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Manchester expresses surprise about New Hampshire testing policy

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At its August 11 meeting, the Manchester Board of School Committee voted (the debate starts on page 60)  to send the New Hampshire Department of Education a letter requesting that the city not be required to administer the Smarter Balanced annual assessment.  Yesterday, the Union Leader reported that the Mayor Gatsas was surprised by Commissioner Barry’s reply and today editorialized that they were surprised by the Commissioner’s response as well.

This was no surprise.  Commissioner Barry has no power to waive the requirement that Manchester administer the same state-wide assessment every other school does.  That would violate state and federal law.  The Nashua Board of Education pursued the same issue months and got the same response from its attorney.

Commissioner Barry’s letter is a clear restatement of assessment policy that applies to any district in the State.  Here are some key points:

…I am not aware of any state or school district that has received a waiver from the federal government not to administer an accountability assessment. In addition, state law requires a uniform, statewide assessment, and does not grant the Department of Education the ability to waive that requirement. Thus, your request for a waiver is not one the Department can entertain.

New Hampshire worked with Manchester and other school districts to develop and successfully negotiate a statewide waiver that provided all public school districts with relief from…the No Child Left Behind law.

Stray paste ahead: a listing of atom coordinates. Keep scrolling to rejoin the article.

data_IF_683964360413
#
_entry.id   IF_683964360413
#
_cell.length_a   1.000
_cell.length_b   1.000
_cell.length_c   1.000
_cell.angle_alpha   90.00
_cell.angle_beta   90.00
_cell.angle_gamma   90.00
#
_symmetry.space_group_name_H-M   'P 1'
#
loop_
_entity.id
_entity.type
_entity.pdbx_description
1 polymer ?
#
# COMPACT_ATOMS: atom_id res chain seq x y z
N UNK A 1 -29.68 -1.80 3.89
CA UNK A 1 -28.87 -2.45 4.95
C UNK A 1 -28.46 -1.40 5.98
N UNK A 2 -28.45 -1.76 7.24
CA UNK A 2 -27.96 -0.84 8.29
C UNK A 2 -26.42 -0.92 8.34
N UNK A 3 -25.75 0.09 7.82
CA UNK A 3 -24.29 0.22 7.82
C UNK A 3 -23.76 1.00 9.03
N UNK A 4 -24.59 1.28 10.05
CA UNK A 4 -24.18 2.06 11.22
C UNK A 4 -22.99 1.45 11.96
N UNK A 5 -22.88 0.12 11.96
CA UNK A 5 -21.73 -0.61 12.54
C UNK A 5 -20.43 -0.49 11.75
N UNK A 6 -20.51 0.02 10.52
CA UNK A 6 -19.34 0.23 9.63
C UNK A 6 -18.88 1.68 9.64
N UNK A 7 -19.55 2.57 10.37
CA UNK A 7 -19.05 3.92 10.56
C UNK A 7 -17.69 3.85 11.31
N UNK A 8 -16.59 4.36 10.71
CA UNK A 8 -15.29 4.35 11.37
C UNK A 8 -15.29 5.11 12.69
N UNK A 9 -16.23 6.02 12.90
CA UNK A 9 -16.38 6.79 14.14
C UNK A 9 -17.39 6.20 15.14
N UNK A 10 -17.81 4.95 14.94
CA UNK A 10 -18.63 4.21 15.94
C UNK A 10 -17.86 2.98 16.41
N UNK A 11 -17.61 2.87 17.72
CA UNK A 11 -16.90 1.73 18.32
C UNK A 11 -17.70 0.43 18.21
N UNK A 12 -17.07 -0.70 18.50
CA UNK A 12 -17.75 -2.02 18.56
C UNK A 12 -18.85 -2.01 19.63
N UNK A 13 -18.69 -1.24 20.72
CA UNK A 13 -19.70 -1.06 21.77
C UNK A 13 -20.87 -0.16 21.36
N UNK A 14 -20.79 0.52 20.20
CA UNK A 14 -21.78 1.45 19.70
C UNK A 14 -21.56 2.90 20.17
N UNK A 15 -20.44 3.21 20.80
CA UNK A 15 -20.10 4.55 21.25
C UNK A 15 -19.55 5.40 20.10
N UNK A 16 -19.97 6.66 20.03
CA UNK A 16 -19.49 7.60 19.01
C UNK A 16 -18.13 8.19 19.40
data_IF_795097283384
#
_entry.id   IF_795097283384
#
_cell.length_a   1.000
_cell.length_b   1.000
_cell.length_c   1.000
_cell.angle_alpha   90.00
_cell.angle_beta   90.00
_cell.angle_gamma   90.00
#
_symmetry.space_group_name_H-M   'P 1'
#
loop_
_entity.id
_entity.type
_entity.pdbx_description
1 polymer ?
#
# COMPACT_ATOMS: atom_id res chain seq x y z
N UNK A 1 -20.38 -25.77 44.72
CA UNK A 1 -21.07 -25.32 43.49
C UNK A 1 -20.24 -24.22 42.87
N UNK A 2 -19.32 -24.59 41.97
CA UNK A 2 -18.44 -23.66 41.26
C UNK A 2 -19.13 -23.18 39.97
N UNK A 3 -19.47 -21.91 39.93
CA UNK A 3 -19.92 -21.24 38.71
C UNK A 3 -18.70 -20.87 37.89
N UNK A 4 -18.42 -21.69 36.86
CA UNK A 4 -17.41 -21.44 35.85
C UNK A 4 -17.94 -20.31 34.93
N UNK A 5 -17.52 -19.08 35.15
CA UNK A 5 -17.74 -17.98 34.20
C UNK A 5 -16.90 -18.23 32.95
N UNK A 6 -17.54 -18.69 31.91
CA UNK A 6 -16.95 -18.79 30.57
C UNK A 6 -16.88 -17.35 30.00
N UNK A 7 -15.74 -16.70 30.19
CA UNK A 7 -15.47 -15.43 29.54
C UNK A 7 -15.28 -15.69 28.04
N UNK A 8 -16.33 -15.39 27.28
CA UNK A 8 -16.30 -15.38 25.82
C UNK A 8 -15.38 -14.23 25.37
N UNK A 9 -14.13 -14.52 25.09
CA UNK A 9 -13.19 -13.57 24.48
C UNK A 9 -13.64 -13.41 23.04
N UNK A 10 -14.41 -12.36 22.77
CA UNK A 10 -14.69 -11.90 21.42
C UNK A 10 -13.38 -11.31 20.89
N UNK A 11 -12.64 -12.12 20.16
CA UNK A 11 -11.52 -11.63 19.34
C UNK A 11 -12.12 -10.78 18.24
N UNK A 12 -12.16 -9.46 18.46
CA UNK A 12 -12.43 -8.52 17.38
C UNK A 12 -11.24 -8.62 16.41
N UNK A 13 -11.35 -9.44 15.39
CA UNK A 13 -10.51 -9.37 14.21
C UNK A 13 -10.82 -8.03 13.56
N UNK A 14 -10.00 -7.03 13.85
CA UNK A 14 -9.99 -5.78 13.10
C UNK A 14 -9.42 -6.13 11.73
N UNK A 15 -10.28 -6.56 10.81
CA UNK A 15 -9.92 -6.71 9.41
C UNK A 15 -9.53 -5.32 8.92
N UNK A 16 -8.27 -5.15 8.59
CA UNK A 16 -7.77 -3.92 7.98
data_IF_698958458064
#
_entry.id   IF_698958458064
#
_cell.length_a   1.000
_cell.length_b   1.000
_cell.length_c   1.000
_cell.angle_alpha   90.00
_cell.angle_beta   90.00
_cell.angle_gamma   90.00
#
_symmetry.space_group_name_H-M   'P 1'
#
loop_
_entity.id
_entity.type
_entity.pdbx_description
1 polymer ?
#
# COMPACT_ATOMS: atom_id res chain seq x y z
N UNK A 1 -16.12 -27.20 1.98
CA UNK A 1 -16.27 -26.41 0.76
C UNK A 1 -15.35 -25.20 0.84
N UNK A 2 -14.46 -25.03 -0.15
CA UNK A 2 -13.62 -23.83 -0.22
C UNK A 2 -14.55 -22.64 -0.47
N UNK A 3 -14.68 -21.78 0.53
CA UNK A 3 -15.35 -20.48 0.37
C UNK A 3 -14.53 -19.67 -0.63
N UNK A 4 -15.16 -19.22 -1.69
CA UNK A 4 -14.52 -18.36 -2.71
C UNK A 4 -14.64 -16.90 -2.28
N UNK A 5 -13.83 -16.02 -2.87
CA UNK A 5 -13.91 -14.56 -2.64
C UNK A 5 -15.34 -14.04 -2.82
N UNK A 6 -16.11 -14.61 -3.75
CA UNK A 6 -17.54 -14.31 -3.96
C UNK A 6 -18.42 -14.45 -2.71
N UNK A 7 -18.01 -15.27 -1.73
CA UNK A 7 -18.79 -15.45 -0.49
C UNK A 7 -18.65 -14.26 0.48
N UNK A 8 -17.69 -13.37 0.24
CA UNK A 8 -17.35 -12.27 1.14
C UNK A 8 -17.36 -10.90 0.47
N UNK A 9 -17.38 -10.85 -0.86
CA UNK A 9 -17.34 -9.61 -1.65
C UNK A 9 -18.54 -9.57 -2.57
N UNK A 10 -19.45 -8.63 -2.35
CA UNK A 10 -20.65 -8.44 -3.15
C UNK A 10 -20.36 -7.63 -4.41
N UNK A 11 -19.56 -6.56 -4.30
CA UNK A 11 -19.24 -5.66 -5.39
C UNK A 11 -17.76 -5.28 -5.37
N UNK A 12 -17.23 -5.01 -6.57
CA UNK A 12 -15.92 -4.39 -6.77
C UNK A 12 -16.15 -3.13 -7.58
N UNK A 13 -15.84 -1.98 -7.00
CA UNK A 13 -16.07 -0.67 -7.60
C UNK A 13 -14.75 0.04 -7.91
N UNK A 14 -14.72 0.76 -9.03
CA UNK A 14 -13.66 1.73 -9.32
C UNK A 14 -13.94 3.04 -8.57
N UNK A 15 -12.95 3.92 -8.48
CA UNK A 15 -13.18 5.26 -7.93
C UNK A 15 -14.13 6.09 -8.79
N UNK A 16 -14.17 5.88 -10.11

Using a uniform statewide assessment is an explicit condition of this Flexibility Waiver….

The federal government may eliminate funding to individual school districts that do not comply with the terms of the waiver. In school year 2012–13, Manchester received $16,916,416.23 in federal education funds. Failure by Manchester to administer the Smarter Balanced assessment will place those funds in jeopardy for school year 2014–15 and will impact Manchester’s compliance with state school minimum standards.

Both state and federal law compel Manchester to participate in the statewide assessments, and we are not aware of the US Department of Education providing a waiver to any state or individual district in the country to opt out of a formal assessment. Specifically, both RSA chapter 193-C and the Elementary and Secondary Education Act (“ESEA”) require uniformity among the statewide assessment.

…Following an extensive process, involving the State Board of Education, legislators, educators, business people, local and state officials, community representatives, parents and other stakeholders, the State selected Smarter Balanced as its next statewide assessment in math and English language arts. We did so because we feel it is the best tool to assess how our students are doing and how best to meet their needs in the future.

But as we do this work, we do it with an eye to the future. Over the past year, my staff and I have been meeting with superintendents, as well as officials from the United States Department of Education (“USED”), to discuss and hopefully achieve greater flexibility in assessment strategies. New Hampshire, because of its history and tradition of local control, is acknowledged as a national leader in such efforts. I encourage Manchester to join these discussions and planning and we will make sure to invite you to meetings as they are planned.

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